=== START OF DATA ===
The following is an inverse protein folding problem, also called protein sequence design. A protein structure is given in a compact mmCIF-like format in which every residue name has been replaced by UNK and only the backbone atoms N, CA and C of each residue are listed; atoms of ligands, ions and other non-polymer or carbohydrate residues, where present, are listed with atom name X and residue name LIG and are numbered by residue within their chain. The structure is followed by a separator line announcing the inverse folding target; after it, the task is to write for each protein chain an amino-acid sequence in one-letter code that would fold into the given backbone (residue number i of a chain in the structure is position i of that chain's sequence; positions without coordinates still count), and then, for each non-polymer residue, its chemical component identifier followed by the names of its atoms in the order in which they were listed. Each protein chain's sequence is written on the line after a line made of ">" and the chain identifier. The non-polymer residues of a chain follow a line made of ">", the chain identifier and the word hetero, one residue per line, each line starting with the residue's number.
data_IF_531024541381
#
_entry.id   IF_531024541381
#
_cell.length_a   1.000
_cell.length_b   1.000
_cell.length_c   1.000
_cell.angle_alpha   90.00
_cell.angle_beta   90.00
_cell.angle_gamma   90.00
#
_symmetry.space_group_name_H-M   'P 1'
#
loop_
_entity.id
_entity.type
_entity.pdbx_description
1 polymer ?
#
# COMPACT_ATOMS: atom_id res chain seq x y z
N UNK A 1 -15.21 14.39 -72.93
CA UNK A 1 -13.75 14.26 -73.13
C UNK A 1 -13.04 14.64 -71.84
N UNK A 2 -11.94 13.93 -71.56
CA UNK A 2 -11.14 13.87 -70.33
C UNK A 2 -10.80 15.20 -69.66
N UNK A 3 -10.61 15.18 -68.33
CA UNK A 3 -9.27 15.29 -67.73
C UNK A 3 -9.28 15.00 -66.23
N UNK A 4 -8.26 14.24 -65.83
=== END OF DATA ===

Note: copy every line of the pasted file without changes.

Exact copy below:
The following is an inverse protein folding problem, also called protein sequence design. A protein structure is given in a compact mmCIF-like format in which every residue name has been replaced by UNK and only the backbone atoms N, CA and C of each residue are listed; atoms of ligands, ions and other non-polymer or carbohydrate residues, where present, are listed with atom name X and residue name LIG and are numbered by residue within their chain. The structure is followed by a separator line announcing the inverse folding target; after it, the task is to write for each protein chain an amino-acid sequence in one-letter code that would fold into the given backbone (residue number i of a chain in the structure is position i of that chain's sequence; positions without coordinates still count), and then, for each non-polymer residue, its chemical component identifier followed by the names of its atoms in the order in which they were listed. Each protein chain's sequence is written on the line after a line made of ">" and the chain identifier. The non-polymer residues of a chain follow a line made of ">", the chain identifier and the word hetero, one residue per line, each line starting with the residue's number.
data_IF_531024541381
#
_entry.id   IF_531024541381
#
_cell.length_a   1.000
_cell.length_b   1.000
_cell.length_c   1.000
_cell.angle_alpha   90.00
_cell.angle_beta   90.00
_cell.angle_gamma   90.00
#
_symmetry.space_group_name_H-M   'P 1'
#
loop_
_entity.id
_entity.type
_entity.pdbx_description
1 polymer ?
#
# COMPACT_ATOMS: atom_id res chain seq x y z
N UNK A 1 -15.21 14.39 -72.93
CA UNK A 1 -13.75 14.26 -73.13
C UNK A 1 -13.04 14.64 -71.84
N UNK A 2 -11.94 13.93 -71.56
CA UNK A 2 -11.14 13.87 -70.33
C UNK A 2 -10.80 15.20 -69.66
N UNK A 3 -10.61 15.18 -68.33
CA UNK A 3 -9.27 15.29 -67.73
C UNK A 3 -9.28 15.00 -66.23
N UNK A 4 -8.26 14.24 -65.83